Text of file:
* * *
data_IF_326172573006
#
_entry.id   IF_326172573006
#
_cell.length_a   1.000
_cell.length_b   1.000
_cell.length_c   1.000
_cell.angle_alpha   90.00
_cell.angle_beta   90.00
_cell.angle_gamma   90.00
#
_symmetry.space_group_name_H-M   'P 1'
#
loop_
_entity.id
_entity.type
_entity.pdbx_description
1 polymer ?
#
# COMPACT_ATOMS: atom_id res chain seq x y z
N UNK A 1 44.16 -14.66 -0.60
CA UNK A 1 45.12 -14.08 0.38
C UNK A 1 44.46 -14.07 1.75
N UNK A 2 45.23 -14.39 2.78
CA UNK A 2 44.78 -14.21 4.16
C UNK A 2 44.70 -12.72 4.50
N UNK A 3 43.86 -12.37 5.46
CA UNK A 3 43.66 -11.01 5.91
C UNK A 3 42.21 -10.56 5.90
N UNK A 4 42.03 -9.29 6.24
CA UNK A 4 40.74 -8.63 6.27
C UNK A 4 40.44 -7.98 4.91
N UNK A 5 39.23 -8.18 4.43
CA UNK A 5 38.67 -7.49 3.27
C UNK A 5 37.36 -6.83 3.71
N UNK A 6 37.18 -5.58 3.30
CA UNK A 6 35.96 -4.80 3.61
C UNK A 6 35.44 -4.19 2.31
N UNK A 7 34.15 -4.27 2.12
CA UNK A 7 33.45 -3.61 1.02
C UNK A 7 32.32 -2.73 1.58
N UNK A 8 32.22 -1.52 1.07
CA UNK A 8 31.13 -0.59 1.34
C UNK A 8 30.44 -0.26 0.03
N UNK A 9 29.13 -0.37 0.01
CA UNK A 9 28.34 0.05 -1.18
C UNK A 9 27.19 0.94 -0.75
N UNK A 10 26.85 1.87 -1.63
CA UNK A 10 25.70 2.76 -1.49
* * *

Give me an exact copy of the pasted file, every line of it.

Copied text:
data_IF_326172573006
#
_entry.id   IF_326172573006
#
_cell.length_a   1.000
_cell.length_b   1.000
_cell.length_c   1.000
_cell.angle_alpha   90.00
_cell.angle_beta   90.00
_cell.angle_gamma   90.00
#
_symmetry.space_group_name_H-M   'P 1'
#
loop_
_entity.id
_entity.type
_entity.pdbx_description
1 polymer ?
#
# COMPACT_ATOMS: atom_id res chain seq x y z
N UNK A 1 44.16 -14.66 -0.60
CA UNK A 1 45.12 -14.08 0.38
C UNK A 1 44.46 -14.07 1.75
N UNK A 2 45.23 -14.39 2.78
CA UNK A 2 44.78 -14.21 4.16
C UNK A 2 44.70 -12.72 4.50
N UNK A 3 43.86 -12.37 5.46
CA UNK A 3 43.66 -11.01 5.91
C UNK A 3 42.21 -10.56 5.90
N UNK A 4 42.03 -9.29 6.24
CA UNK A 4 40.74 -8.63 6.27
C UNK A 4 40.44 -7.98 4.91
N UNK A 5 39.23 -8.18 4.43
CA UNK A 5 38.67 -7.49 3.27
C UNK A 5 37.36 -6.83 3.71
N UNK A 6 37.18 -5.58 3.30
CA UNK A 6 35.96 -4.80 3.61
C UNK A 6 35.44 -4.19 2.31
N UNK A 7 34.15 -4.27 2.12
CA UNK A 7 33.45 -3.61 1.02
C UNK A 7 32.32 -2.73 1.58
N UNK A 8 32.22 -1.52 1.07
CA UNK A 8 31.13 -0.59 1.34
C UNK A 8 30.44 -0.26 0.03
N UNK A 9 29.13 -0.37 0.01
CA UNK A 9 28.34 0.05 -1.18
C UNK A 9 27.19 0.94 -0.75
N UNK A 10 26.85 1.87 -1.63
CA UNK A 10 25.70 2.76 -1.49